Band Stop Filter

Filters are circuits that remove part of a complex AC signal.

Band stop filters are filter circuits that remove a band of frequencies called a stopband, from an input signal. The band stop filter attenuates the frequencies within the stopband and outputs only the frequencies around it.

The process of removing unwanted frequencies is called attenuation. A band pass filter primarily attenuates high frequencies so that the resulting output is comprised of only frequencies within the passband.

Like other filters, band stop filters don’t create the frequencies they output; they simply attenuate the frequencies in the passband. If a frequency is not part of the input signal, the band stop filter will not produce it.

Like band pass filters, band stop filters are created by combining a high pass filter and a low pass filter. The key difference is that while the band-pass filters cascades the two filters in series, the band stop filter uses the two filters in parallel.

The passband is created by using a low pass filter that has a cut-off frequency fL at the bottom of the stopband, and a high pass filter with a cut-off frequency fH at the top of the stopband.

Band Stop Filter vs. Band Pass Filter

Band stop filters are similar to band pass filters in terms of construction and operation.

However, band stop filters perform the opposite action of band pass filters, which output a band of frequencies called a passband. In design, they are similar to band pass filters in that both types of filter utilize a combination of a low pass and a high pass filter.

The difference is that band stop filters use a low pass filter in parallel with a high pass filter. In contrast, band pass filters cascade a high pass filter in series with a low pass filter.

To remove a band of frequencies, the low pass filter is used to generate the low cut off frequency fL while the high pass filter is used to generate the high cut off frequency fH,. The frequencies between fL and fH are attenuated.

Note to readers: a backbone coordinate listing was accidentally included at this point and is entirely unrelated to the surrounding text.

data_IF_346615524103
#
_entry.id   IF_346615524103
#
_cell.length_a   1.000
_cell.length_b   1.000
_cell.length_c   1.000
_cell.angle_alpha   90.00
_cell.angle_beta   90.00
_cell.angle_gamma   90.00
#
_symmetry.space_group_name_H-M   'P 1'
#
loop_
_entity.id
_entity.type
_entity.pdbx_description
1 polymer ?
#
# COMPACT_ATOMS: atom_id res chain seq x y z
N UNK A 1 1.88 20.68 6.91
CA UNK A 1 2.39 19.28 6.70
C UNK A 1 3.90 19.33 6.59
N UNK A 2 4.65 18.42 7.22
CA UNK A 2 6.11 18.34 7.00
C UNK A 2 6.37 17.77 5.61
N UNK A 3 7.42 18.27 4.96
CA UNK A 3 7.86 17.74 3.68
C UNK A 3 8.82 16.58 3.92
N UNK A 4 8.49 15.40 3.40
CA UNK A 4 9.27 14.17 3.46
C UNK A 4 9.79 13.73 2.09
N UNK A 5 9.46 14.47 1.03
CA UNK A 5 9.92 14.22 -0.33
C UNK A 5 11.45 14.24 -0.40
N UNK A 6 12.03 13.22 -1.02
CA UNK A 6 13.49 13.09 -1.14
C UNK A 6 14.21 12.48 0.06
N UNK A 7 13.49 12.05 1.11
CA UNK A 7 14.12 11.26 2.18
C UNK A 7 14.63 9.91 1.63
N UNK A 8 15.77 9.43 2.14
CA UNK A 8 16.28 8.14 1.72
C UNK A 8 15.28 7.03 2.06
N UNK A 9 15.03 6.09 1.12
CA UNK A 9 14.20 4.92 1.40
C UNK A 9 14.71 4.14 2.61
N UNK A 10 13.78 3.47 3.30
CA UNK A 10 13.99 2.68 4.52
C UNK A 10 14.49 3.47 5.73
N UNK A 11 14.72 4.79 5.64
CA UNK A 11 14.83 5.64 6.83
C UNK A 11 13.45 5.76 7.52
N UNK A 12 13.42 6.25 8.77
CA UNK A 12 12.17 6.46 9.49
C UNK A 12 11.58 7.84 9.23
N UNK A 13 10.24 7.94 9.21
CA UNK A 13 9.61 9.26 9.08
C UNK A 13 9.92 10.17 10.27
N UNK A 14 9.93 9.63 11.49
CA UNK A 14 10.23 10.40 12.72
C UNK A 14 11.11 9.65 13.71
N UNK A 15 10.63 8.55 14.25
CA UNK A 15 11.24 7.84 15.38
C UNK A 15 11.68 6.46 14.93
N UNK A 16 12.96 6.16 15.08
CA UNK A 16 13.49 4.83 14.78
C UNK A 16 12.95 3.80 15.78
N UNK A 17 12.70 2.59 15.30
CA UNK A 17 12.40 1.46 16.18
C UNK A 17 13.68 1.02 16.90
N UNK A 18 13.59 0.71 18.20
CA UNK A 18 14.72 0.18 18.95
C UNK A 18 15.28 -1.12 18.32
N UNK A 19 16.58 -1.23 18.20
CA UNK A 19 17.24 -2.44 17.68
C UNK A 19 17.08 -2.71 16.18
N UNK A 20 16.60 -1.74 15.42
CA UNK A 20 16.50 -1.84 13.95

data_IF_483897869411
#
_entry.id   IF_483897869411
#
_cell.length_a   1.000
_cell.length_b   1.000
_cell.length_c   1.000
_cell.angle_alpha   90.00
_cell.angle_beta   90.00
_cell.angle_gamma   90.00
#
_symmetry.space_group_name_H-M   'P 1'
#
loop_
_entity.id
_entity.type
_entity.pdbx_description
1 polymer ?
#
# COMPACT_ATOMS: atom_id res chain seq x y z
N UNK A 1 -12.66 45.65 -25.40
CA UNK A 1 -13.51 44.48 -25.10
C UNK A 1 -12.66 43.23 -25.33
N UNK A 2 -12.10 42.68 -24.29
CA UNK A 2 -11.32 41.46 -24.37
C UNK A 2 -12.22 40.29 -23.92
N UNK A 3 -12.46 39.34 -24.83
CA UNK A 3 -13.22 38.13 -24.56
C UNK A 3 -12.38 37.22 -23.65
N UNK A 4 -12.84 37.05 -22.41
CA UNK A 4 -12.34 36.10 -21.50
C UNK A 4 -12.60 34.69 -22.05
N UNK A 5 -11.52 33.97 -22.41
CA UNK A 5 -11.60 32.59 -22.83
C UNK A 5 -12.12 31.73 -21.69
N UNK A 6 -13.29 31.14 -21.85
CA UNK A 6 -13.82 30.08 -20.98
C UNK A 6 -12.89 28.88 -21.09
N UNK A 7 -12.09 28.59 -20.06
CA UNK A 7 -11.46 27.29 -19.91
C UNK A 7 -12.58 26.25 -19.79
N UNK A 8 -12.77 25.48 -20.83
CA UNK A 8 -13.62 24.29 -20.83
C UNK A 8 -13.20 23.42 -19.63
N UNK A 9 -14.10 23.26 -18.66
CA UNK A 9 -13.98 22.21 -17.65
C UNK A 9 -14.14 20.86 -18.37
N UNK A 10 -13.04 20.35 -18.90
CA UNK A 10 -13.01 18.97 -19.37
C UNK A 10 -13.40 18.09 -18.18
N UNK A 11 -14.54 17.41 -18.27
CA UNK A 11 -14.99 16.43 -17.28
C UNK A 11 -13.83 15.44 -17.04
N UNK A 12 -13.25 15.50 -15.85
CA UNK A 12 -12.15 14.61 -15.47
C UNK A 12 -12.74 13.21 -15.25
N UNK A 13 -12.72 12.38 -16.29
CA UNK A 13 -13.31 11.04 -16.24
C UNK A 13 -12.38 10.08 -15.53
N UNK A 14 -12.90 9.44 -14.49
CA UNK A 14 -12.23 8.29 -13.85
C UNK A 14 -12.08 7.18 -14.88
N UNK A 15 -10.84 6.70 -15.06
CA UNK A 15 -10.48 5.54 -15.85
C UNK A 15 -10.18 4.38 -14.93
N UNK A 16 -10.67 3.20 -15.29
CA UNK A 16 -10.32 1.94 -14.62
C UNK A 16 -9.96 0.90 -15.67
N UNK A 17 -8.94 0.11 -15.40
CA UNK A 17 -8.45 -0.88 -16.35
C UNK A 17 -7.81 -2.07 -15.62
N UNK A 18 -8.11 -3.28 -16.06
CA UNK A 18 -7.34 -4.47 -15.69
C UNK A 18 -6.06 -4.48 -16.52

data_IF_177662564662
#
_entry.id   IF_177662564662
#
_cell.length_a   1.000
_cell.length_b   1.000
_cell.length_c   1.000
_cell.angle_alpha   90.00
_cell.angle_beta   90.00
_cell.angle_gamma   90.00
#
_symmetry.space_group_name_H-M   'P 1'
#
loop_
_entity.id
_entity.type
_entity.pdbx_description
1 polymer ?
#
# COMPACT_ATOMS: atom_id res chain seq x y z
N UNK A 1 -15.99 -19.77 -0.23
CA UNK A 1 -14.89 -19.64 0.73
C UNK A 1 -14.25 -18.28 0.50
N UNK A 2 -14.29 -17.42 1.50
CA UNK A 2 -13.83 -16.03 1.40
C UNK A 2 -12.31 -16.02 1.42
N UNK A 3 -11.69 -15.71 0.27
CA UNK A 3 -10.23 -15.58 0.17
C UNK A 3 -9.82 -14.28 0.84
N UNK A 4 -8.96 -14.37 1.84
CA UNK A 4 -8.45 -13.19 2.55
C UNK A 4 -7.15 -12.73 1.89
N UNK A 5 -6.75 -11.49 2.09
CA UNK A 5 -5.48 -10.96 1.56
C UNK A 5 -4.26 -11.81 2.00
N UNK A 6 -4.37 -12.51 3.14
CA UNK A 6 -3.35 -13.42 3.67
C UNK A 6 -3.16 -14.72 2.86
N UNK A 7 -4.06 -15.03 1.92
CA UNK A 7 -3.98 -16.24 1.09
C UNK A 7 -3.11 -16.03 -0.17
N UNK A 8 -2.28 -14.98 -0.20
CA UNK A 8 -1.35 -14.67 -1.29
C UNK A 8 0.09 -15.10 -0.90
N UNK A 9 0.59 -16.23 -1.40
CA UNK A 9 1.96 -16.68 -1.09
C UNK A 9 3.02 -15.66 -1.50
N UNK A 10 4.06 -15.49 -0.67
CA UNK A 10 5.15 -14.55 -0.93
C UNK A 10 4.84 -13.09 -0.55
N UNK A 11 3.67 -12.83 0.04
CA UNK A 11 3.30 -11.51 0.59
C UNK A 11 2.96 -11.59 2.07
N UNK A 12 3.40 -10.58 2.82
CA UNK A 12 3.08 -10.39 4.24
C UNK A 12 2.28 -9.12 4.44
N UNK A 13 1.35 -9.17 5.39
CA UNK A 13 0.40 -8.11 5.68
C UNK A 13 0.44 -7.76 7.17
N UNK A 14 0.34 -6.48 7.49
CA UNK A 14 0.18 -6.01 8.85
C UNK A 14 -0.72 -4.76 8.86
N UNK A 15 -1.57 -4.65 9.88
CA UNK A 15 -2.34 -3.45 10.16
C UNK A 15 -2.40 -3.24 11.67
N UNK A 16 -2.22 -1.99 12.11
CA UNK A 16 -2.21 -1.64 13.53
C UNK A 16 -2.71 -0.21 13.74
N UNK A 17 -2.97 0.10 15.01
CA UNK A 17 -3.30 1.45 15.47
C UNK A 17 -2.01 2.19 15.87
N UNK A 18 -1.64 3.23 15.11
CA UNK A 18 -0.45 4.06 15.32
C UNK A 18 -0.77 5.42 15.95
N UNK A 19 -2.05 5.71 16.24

Band stop filters are also called band reject filters or band elimination filters. Notch filters are a type of band filter that are designed to attenuate a very small range of frequencies.

How Band Stop Filters Work

Band stop filters take in a complex input signal that consists of a variety of different frequencies.

The input signal then travels through two filters that are placed in parallel.

Each filter has a cut-off frequency that is determined by the parameters of the filter elements, i.e. the resistance and capacitance.

The two filters work in parallel, with each filter producing a different part of the final output signal.

Block diagram showing signal processing in a band stop filter.
Output of band stop filter.

A low-pass filter allows all of the frequencies below the cut-off frequency, fL, to pass. It establishes the low-frequency side of the band-stop filter.

The other is a high-pass filter, which allows all of the frequencies above fH to pass. It establishes the high-frequency side of the output.

The two frequencies are then combined to produce the final output of the band-stop filter.

Capacitive Reactance

Both filters rely on the concept of capacitive reactance in order to function.

Capacitive reactance (abbreviated XC) is a frequency dependent term, and determines the voltage drop across the capacitor.

The following equation expresses capacitive reactance as a function of both frequency (f) and capacitance (C):

X_C = \frac{1}{\omega C} = \frac{1}{2\pi fC}

The capacitive reactance is inversely proportional to the frequency.

This means that a high frequency will result in a low capacitive reactance, and the signal will pass through the capacitor relatively unhindered. A low frequency will be effectively blocked, with a large voltage across the capacitor at low frequencies.

A plot of the capacitive reactance vs. frequency.